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China plans 36 million affordable homes: lessons for Australia

Affordable housing in China is usually clustered into fenced housing estates of 1000 to 4000 dwelling units. Rebecca L.H. Chiu

The sudden dismissal of Australia’s National Housing Supply Council last month suggests we may be entering a new housing policy vacuum. This is bad news for aspiring first home buyers, whose numbers have slipped to record lows (now just 12.5% of all buyers).

At a time when major intervention will be needed to correct Australia’s systemic housing affordability problems, how are other nations addressing this issue?

We could do worse than look to China, where the government has committed to deliver an extraordinary 36 million affordable homes between 2011- 2015.

This target is being addressed through an eclectic range of projects run by local government authorities, such as the City of Beijing.

Beijing’s population is growing rapidly, nearly doubling from 10.8 million people in 1990 to 19.6 million in 2010, plus a mobile population of a few million more.

This massive population growth had been fuelled by an internal migration of 7 million people from other parts of the country to Beijing, inevitably leading to housing shortage and affordability problems, with house prices climbing at an alarming rate. The worst affordability problems have been felt by the migrant population moving to Beijing from other urban and rural parts of China, and has affected both skilled and unskilled migrants alike.

Due to cultural factors and the government’s policy of eliminating visible homelessness, the affordability problem is somewhat hidden within overcrowded and substandard housing in “urban villages”, where low income migrant workers seek accommodation. Unlike the fashionable “urban villages” of Sydney or Manhattan, China’s urban villages are the new slums.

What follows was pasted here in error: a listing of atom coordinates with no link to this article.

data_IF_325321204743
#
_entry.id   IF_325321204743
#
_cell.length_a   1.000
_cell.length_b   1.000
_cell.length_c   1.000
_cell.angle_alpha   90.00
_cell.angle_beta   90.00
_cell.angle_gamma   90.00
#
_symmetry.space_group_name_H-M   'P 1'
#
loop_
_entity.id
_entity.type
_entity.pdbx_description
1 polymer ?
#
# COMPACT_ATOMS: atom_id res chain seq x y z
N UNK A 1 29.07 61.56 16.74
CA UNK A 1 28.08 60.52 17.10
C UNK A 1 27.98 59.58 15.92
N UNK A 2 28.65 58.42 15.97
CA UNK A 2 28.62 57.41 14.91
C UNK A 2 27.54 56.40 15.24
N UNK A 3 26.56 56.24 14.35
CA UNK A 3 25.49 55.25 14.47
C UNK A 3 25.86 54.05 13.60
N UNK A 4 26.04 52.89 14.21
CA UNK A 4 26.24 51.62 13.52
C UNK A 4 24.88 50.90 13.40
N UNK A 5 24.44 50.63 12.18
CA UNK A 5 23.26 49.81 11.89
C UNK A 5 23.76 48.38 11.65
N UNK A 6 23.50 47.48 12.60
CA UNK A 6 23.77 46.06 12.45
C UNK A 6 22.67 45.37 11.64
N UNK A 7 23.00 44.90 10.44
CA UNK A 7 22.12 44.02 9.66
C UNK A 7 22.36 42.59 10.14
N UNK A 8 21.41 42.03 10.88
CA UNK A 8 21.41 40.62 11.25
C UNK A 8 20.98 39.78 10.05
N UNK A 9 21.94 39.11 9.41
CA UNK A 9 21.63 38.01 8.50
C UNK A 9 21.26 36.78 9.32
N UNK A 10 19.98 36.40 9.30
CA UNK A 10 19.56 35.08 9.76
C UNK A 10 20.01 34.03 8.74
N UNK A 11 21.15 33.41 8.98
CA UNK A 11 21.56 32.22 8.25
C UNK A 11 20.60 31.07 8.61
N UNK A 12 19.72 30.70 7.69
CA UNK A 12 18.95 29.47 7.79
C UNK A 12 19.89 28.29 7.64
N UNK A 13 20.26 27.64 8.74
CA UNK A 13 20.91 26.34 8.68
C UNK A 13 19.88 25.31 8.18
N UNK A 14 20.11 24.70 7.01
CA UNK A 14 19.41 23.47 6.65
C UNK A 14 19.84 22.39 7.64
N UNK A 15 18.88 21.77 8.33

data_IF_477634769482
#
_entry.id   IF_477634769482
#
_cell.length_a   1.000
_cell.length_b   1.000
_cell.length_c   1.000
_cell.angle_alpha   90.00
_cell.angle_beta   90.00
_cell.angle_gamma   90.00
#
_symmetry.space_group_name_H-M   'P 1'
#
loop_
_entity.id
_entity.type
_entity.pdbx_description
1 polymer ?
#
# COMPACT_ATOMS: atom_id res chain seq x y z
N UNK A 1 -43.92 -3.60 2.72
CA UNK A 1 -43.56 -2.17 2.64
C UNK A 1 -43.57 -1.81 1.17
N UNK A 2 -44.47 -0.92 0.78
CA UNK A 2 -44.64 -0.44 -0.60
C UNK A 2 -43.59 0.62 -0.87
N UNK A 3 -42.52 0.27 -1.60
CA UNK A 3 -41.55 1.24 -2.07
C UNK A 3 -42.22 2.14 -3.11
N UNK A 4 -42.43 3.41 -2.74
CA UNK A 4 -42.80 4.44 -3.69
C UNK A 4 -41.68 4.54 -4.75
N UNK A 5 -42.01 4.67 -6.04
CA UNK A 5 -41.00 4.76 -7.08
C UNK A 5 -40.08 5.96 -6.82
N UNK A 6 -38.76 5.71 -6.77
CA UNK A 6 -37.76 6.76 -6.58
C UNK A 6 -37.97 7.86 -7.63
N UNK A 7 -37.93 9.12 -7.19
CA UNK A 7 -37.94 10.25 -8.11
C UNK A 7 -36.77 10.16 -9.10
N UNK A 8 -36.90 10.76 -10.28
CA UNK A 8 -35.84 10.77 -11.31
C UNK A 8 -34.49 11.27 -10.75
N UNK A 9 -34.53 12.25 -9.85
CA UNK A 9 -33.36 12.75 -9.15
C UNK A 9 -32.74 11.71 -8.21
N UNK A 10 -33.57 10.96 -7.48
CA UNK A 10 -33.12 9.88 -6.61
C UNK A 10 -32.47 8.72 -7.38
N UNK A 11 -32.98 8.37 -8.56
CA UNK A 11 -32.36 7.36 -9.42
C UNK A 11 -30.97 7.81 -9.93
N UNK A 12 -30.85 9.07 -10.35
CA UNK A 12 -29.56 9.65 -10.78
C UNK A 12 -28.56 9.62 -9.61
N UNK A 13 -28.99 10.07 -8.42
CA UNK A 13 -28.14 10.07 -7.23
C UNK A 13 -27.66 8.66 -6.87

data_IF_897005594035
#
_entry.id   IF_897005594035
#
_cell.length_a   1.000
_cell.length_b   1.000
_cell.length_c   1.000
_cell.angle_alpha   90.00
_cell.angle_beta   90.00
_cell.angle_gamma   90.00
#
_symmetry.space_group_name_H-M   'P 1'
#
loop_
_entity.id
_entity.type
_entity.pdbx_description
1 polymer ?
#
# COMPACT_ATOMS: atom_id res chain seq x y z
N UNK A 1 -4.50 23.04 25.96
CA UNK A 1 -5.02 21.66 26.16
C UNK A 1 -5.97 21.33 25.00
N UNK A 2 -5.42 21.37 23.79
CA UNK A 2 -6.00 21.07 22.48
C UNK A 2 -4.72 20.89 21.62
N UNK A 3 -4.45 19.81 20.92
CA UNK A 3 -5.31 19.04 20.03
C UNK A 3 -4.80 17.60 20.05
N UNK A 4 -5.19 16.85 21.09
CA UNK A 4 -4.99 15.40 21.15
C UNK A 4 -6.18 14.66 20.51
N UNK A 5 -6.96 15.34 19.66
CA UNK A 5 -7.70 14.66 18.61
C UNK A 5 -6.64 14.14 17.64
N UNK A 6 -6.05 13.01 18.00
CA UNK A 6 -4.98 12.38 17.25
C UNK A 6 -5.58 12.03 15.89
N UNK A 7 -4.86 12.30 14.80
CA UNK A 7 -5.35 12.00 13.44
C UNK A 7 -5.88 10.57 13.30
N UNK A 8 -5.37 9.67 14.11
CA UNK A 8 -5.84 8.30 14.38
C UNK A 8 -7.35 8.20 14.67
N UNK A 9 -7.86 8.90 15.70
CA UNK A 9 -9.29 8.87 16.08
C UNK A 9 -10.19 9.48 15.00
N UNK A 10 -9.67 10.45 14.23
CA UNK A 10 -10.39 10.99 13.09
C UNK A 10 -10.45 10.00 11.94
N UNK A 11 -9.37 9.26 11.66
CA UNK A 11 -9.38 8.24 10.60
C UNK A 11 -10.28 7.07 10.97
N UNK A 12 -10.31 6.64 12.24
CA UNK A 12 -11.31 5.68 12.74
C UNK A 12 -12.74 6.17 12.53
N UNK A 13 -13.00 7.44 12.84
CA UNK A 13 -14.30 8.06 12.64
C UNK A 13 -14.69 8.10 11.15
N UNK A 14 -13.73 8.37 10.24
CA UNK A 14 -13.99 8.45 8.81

These villages are usually characterised by illegal extension or unregulated infill development to meet demands for low cost accommodation and to create income for rural communities under economic transition.

Housing affordability a middle class problem

Housing affordability problems for the upwardly mobile middle class is a relatively new phenomenon in China, as it is in Australia.

Prior to 2000, housing reforms implemented by the Chinese government enabled occupants of state rental housing to purchase their homes at very low prices. But at the conclusion of the reform, all employees had been expected to rent or buy housing from the market directly until the change in housing policy in 2011.

When house prices escalated in the major cities it stifled the housing aspirations of educated young entrants to the workforce, and brewed social discontent. The high housing price also weakened the competitiveness of large Chinese cities such as Beijing to attract skilled and experienced workers.

This led to the announcement in 2011 of a bold target for providing 36 million affordable homes over the next five years.

The target is to be achieved through a combination of direct and indirect government subsidy, new regulatory controls on housing provision, as well as increased redevelopment efforts. Municipal governments – such as the City of Beijing – are charged with designing their own schemes under the general directives mandated by the central government.

Subsidised rental housing for low-income earners in Guangzhou. Rebecca L.H. Chiu